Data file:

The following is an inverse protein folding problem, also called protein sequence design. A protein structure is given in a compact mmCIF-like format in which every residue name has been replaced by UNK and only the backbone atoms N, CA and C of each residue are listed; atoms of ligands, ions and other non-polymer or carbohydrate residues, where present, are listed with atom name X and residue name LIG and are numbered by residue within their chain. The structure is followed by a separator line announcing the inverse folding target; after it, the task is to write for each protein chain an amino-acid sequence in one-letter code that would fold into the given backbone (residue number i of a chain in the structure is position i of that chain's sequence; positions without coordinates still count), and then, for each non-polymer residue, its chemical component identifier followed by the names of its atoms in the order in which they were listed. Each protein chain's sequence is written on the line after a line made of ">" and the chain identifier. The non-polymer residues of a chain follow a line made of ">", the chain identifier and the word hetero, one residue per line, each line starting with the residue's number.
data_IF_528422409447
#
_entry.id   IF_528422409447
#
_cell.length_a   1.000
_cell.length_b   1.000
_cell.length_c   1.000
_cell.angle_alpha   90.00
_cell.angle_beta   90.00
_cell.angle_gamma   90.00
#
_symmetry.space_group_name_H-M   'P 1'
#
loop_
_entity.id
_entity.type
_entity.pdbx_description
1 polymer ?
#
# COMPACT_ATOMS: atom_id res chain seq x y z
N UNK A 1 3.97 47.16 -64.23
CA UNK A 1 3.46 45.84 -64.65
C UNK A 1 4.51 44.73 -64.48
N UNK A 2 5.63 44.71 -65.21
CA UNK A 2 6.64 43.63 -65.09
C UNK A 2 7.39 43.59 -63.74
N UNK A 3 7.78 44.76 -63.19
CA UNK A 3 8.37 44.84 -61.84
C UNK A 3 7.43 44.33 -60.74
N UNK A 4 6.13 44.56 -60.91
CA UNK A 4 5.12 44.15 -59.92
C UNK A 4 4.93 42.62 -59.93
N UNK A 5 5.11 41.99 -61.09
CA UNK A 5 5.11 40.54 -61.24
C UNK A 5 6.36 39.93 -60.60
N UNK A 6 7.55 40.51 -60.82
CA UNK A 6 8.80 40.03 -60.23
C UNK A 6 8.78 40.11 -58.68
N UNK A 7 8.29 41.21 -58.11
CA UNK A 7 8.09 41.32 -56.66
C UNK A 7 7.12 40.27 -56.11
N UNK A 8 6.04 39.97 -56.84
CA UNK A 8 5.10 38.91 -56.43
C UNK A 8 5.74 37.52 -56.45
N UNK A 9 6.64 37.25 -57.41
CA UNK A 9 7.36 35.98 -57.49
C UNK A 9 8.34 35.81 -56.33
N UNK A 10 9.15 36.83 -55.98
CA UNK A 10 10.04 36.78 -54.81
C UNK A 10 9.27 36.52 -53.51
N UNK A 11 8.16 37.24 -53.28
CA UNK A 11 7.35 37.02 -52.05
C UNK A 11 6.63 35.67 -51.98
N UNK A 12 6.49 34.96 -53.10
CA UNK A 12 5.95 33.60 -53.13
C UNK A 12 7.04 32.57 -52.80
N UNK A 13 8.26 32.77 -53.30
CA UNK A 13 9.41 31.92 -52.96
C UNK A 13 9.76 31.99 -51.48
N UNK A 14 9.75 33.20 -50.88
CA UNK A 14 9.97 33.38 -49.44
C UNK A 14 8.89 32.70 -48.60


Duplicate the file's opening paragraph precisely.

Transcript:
The following is an inverse protein folding problem, also called protein sequence design. A protein structure is given in a compact mmCIF-like format in which every residue name has been replaced by UNK and only the backbone atoms N, CA and C of each residue are listed; atoms of ligands, ions and other non-polymer or carbohydrate residues, where present, are listed with atom name X and residue name LIG and are numbered by residue within their chain. The structure is followed by a separator line announcing the inverse folding target; after it, the task is to write for each protein chain an amino-acid sequence in one-letter code that would fold into the given backbone (residue number i of a chain in the structure is position i of that chain's sequence; positions without coordinates still count), and then, for each non-polymer residue, its chemical component identifier followed by the names of its atoms in the order in which they were listed. Each protein chain's sequence is written on the line after a line made of ">" and the chain identifier. The non-polymer residues of a chain follow a line made of ">", the chain identifier and the word hetero, one residue per line, each line starting with the residue's number.